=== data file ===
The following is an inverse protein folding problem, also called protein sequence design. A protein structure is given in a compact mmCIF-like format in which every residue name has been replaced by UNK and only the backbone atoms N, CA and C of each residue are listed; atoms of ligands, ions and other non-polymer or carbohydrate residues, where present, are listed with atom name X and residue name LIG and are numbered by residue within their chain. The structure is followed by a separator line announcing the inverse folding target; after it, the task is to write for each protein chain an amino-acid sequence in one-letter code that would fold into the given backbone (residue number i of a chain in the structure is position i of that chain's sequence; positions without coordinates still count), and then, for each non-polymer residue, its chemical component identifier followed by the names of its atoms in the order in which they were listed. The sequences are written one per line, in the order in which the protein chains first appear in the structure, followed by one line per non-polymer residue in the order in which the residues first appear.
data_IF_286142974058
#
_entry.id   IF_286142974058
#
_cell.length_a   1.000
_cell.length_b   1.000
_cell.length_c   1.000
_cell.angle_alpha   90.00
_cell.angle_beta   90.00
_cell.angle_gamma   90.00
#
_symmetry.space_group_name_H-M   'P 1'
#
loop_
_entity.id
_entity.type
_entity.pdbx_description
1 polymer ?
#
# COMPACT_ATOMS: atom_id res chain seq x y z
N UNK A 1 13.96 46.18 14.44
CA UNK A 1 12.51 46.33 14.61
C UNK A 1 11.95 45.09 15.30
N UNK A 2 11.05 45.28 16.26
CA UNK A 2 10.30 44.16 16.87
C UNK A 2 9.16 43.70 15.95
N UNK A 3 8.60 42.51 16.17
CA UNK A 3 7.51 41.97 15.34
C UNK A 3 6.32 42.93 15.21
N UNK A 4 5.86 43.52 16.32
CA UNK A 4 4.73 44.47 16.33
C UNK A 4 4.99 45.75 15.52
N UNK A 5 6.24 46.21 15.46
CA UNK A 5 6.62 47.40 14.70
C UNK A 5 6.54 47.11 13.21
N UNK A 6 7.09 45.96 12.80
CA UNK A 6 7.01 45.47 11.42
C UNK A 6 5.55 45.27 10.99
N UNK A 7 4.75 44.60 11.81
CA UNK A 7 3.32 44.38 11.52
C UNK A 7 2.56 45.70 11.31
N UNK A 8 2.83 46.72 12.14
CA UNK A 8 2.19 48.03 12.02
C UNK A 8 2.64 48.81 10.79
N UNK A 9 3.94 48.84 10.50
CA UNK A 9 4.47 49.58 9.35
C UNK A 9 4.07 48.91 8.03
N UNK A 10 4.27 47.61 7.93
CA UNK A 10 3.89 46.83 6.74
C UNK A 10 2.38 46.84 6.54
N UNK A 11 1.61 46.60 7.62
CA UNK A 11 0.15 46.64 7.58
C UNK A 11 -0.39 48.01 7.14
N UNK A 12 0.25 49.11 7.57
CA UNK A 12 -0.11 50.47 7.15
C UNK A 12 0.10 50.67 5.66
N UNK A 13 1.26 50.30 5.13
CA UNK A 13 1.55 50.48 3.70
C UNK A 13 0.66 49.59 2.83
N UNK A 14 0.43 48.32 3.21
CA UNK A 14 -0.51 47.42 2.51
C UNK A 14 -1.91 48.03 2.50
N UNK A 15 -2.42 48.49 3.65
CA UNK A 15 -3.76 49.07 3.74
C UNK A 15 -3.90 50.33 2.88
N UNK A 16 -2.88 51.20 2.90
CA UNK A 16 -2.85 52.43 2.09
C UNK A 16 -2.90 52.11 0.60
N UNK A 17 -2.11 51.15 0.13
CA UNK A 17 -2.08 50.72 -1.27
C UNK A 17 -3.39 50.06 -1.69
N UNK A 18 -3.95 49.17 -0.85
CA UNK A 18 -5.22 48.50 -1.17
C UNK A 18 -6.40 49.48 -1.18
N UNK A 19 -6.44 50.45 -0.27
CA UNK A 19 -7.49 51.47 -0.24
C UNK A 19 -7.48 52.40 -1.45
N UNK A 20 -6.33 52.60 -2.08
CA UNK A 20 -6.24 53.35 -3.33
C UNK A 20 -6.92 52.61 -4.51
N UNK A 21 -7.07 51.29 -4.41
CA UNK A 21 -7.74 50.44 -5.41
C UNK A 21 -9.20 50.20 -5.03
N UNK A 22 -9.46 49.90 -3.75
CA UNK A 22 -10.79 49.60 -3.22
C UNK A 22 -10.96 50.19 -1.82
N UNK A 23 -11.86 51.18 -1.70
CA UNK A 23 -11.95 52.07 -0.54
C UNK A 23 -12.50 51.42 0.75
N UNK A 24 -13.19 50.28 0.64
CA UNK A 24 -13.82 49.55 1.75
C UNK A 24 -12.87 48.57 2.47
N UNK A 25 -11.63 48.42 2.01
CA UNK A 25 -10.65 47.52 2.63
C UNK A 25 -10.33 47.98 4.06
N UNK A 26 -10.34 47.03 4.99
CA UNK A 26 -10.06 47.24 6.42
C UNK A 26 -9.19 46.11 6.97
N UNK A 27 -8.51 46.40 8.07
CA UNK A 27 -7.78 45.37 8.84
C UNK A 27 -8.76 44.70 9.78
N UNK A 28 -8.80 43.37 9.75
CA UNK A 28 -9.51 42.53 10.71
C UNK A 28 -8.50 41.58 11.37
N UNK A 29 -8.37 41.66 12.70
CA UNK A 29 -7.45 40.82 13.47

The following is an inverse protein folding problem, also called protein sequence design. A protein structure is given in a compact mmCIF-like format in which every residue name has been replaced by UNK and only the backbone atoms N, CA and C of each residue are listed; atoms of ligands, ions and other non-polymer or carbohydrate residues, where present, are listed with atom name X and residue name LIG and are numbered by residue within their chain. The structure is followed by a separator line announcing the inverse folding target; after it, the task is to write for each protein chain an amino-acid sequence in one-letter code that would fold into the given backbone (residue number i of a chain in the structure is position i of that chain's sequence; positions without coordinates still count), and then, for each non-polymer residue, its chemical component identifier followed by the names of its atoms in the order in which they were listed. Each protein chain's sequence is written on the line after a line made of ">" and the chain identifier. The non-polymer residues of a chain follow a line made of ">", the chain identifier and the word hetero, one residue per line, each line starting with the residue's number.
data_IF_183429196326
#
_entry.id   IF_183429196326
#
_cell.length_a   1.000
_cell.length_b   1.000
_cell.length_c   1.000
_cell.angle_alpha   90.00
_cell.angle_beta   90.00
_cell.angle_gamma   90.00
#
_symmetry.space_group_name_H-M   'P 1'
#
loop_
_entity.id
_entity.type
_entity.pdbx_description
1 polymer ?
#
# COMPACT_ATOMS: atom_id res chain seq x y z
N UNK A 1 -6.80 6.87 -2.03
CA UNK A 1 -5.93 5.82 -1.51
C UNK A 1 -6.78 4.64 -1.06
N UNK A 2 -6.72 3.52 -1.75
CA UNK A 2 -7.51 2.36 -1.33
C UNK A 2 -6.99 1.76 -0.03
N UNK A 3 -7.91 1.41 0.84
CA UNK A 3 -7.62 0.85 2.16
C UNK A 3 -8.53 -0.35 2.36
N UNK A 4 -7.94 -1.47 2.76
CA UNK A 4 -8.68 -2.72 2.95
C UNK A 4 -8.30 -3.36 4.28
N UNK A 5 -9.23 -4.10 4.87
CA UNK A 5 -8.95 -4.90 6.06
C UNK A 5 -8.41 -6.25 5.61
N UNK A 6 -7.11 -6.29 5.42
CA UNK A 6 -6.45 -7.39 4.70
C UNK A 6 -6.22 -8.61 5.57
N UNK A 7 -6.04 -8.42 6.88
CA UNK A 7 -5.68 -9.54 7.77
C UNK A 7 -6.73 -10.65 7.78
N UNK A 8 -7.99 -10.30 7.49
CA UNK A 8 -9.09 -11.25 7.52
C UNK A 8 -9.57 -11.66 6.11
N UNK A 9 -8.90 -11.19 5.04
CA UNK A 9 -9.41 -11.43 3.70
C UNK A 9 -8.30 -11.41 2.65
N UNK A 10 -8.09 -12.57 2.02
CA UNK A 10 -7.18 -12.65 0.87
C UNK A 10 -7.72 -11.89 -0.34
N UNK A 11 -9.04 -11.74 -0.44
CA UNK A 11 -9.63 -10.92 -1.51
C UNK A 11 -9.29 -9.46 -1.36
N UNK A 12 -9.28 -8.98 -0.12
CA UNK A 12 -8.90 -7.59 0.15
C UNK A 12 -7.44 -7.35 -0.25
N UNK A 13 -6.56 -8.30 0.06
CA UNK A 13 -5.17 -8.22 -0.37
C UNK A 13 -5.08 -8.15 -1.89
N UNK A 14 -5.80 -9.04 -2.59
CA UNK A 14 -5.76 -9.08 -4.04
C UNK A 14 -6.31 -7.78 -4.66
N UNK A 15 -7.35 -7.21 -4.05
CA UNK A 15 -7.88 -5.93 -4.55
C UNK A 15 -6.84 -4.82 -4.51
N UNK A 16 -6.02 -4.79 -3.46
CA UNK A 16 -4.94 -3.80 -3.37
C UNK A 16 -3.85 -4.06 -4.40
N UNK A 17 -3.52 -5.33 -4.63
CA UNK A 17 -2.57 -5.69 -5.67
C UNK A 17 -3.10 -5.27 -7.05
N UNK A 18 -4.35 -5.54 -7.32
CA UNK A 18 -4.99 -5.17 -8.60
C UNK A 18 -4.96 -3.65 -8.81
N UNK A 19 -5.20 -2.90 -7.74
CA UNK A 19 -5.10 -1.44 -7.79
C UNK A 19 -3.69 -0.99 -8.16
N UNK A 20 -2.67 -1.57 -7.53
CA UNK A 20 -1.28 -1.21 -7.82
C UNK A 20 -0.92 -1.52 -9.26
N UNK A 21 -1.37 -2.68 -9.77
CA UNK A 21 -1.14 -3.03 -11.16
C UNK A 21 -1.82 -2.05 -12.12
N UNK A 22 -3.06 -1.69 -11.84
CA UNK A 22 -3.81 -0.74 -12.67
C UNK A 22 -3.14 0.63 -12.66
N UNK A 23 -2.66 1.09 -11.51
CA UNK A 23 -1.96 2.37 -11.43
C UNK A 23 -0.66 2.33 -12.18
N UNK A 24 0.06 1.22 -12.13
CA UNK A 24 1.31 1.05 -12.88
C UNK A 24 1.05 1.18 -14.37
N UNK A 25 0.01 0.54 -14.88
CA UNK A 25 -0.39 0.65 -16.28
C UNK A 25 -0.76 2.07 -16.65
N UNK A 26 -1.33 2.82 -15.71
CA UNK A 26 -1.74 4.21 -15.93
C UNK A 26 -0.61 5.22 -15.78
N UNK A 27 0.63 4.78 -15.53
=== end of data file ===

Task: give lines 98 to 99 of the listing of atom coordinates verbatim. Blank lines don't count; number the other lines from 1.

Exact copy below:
CA UNK A 26 -10.06 47.24 6.42
C UNK A 26 -9.19 46.11 6.97